The recent collapse of a giant concrete slab and steel scaffolding at the Hopewell project will attract more public attention to the pending appeal ruling at the Administrative Court over Bt12 billion in compensation demanded from the Thai authorities by the Hong Kong-based company.
Getting on for 20 years, the public had been largely trying to ignore the controversial abandoned project between Hopewell (Thailand), which is a subsidiary of Hong Kong based Hopewell Holdings, and the State Railway of Thailand (SRT) – that is, until the collapse of part of the construction last Thursday.
The incident involving a collapsed platform section has brought to the surface four key issues.
First, Hopewell (Thailand)’s demand for compensation of Bt12 billion for unfair trade practice after the SRT cancelled the contract, leaving the project part constructed. The amount claimed is not only to compensate for the partial construction, but also because the government now plans to use the construction to proceed with the Red Line commuter train project.
Second, the SRT in turn is seeking Bt200 billion in compensation from Hopewell in return for business opportunity losses from land development along the 26-kilometre Bang Sue-Rangsit route, as well as benefit-sharing from the project.
Third, there are the SRT’s costs in having to pay a surcharge to the Japan International Cooperation Agency (Jica) after missing loan repayment as scheduled under the contract. So far, the agency has had to pay a surcharge of Bt33 million.
Finally, the pending ruling will delay Red Line route construction, as Hopewell and the SRT have not been able to reach a compromise.
In particular, the prolonged wait for the appeal court ruling has undermined foreign investor confidence as regards the operation of government megaprojects. Investors could now be reluctant to join hands with the government, or they would have to add the risk cost into such projects.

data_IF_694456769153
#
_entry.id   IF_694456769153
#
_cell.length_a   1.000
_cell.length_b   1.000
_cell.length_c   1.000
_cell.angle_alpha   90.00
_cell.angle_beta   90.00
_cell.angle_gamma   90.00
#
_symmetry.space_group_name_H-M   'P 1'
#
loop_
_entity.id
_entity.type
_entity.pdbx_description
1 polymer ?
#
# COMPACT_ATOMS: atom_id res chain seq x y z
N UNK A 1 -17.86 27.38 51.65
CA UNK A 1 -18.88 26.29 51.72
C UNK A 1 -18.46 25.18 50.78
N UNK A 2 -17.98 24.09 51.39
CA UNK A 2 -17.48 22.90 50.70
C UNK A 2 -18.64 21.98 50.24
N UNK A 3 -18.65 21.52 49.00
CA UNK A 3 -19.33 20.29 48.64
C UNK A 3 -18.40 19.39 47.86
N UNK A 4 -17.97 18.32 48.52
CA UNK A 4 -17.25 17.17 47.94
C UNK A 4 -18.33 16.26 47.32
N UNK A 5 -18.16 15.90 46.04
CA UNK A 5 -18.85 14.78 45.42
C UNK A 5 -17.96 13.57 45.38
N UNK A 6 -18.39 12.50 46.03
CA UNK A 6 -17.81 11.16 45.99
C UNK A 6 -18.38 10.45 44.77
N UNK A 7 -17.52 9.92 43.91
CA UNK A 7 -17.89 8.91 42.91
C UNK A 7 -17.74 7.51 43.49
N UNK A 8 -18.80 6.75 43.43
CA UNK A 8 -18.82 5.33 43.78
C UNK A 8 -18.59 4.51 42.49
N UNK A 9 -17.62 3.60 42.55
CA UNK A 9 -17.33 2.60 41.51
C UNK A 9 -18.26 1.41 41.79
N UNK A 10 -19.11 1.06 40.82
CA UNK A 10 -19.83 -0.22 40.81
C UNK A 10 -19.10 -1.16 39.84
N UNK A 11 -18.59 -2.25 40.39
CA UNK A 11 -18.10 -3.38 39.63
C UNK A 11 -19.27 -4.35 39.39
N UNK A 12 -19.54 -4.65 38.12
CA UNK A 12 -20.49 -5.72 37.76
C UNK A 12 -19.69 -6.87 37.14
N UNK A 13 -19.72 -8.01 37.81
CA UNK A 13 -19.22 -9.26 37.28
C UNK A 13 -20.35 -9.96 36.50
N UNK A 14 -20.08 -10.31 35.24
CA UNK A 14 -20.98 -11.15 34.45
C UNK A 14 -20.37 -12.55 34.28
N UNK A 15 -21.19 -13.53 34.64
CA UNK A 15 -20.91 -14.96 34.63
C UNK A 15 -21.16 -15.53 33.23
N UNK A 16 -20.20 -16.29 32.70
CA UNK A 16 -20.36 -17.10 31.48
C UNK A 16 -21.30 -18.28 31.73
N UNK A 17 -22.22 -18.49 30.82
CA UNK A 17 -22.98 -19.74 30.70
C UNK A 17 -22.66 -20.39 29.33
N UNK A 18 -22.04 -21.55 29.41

From the Hopewell side, however, now is a good time to attract more attention to the drawnout case, as the group needs to achieve compensation for its business loss in Thailand.
On the other hand, the SRT wants to end the case without having to make any payment, arguing that it was Hopewell that had breached the agreement. This would allow the agency to proceed with the Red Line commuter rail route, which is now behind schedule as construction was due to begin last year.
Red Line construction is scheduled for completion by 2016 at an investment of Bt75.54 billion.
The SRT inked the Bt63.87billion loan agreement with Jica in March, 2009. It had to repay the first installment of the loan last year, but this was delayed due to the problems surrounding the project.
The first-phase construction contract of the Red Line, to establish the central station and maintenance centre, is being negotiated by the SRT and a joint venture between SinoThai Engineering and Construction and Unique Engineering and Construction, which had offered the lowest bid at Bt31 billion. However, the Cabinet approved a lower budget of Bt27.17 billion for the first phase.
In 2008, an arbitrator ruled in favour of Hopewell, ordering the SRT to pay Bt12 billion in compensation. Of the total, Bt9 billion is to compensate for the construction cost, Bt2.85 billion for land utilisation, Bt38.7 million for the cost of the bank guarantee issued at a 7.5-percent interest rate, and Bt500 million for the guarantee itself.
However, the SRT petitioned the Office of the Attorney General to forward the case to the Administrative Court, seeking that the court nullify the arbitrator’s ruling.
The case is still pending a final ruling by the Administrative Court, besides which the SRT also wants a decision on compensation of Bt200 billion from Hopewell for business opportunity losses.